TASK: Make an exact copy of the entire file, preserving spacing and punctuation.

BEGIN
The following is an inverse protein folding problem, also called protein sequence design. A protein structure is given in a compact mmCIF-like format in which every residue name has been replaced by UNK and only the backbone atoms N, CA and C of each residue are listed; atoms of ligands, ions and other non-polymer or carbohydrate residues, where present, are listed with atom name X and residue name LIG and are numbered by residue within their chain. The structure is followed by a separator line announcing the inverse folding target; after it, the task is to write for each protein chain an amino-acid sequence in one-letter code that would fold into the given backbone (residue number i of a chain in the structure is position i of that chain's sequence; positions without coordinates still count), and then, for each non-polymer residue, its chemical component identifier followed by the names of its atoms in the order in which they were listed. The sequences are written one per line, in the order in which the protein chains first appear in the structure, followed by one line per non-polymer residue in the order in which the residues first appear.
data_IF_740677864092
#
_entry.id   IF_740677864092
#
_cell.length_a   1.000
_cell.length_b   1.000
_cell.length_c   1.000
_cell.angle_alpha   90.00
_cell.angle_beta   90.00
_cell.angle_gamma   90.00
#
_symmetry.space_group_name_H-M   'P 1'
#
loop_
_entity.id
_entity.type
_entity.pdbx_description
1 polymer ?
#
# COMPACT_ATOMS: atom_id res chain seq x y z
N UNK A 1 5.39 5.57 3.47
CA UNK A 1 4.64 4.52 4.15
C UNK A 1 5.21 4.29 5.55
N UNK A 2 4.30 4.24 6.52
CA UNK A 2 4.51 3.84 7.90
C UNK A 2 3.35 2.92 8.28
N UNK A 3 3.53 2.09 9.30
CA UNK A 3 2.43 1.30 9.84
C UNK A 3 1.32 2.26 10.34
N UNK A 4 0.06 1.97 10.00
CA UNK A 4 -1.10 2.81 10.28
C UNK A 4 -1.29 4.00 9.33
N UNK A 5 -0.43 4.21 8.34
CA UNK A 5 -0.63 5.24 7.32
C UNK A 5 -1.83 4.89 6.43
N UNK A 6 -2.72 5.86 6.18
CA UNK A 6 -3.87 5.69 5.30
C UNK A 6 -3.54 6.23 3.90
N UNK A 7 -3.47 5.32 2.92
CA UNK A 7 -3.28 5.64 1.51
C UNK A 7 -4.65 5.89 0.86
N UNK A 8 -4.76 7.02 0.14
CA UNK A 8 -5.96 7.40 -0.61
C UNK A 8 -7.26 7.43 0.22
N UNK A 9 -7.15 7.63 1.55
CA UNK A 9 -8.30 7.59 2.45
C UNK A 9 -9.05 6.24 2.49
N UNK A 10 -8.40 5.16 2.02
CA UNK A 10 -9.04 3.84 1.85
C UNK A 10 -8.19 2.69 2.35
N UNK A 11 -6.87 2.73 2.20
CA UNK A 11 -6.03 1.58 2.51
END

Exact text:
The following is an inverse protein folding problem, also called protein sequence design. A protein structure is given in a compact mmCIF-like format in which every residue name has been replaced by UNK and only the backbone atoms N, CA and C of each residue are listed; atoms of ligands, ions and other non-polymer or carbohydrate residues, where present, are listed with atom name X and residue name LIG and are numbered by residue within their chain. The structure is followed by a separator line announcing the inverse folding target; after it, the task is to write for each protein chain an amino-acid sequence in one-letter code that would fold into the given backbone (residue number i of a chain in the structure is position i of that chain's sequence; positions without coordinates still count), and then, for each non-polymer residue, its chemical component identifier followed by the names of its atoms in the order in which they were listed. The sequences are written one per line, in the order in which the protein chains first appear in the structure, followed by one line per non-polymer residue in the order in which the residues first appear.
data_IF_740677864092
#
_entry.id   IF_740677864092
#
_cell.length_a   1.000
_cell.length_b   1.000
_cell.length_c   1.000
_cell.angle_alpha   90.00
_cell.angle_beta   90.00
_cell.angle_gamma   90.00
#
_symmetry.space_group_name_H-M   'P 1'
#
loop_
_entity.id
_entity.type
_entity.pdbx_description
1 polymer ?
#
# COMPACT_ATOMS: atom_id res chain seq x y z
N UNK A 1 5.39 5.57 3.47
CA UNK A 1 4.64 4.52 4.15
C UNK A 1 5.21 4.29 5.55
N UNK A 2 4.30 4.24 6.52
CA UNK A 2 4.51 3.84 7.90
C UNK A 2 3.35 2.92 8.28
N UNK A 3 3.53 2.09 9.30
CA UNK A 3 2.43 1.30 9.84
C UNK A 3 1.32 2.26 10.34
N UNK A 4 0.06 1.97 10.00
CA UNK A 4 -1.10 2.81 10.28
C UNK A 4 -1.29 4.00 9.33
N UNK A 5 -0.43 4.21 8.34
CA UNK A 5 -0.63 5.24 7.32
C UNK A 5 -1.83 4.89 6.43
N UNK A 6 -2.72 5.86 6.18
CA UNK A 6 -3.87 5.69 5.30
C UNK A 6 -3.54 6.23 3.90
N UNK A 7 -3.47 5.32 2.92
CA UNK A 7 -3.28 5.64 1.51
C UNK A 7 -4.65 5.89 0.86
N UNK A 8 -4.76 7.02 0.14
CA UNK A 8 -5.96 7.40 -0.61
C UNK A 8 -7.26 7.43 0.22
N UNK A 9 -7.15 7.63 1.55
CA UNK A 9 -8.30 7.59 2.45
C UNK A 9 -9.05 6.24 2.49
N UNK A 10 -8.40 5.16 2.02
CA UNK A 10 -9.04 3.84 1.85
C UNK A 10 -8.19 2.69 2.35
N UNK A 11 -6.87 2.73 2.20
CA UNK A 11 -6.03 1.58 2.51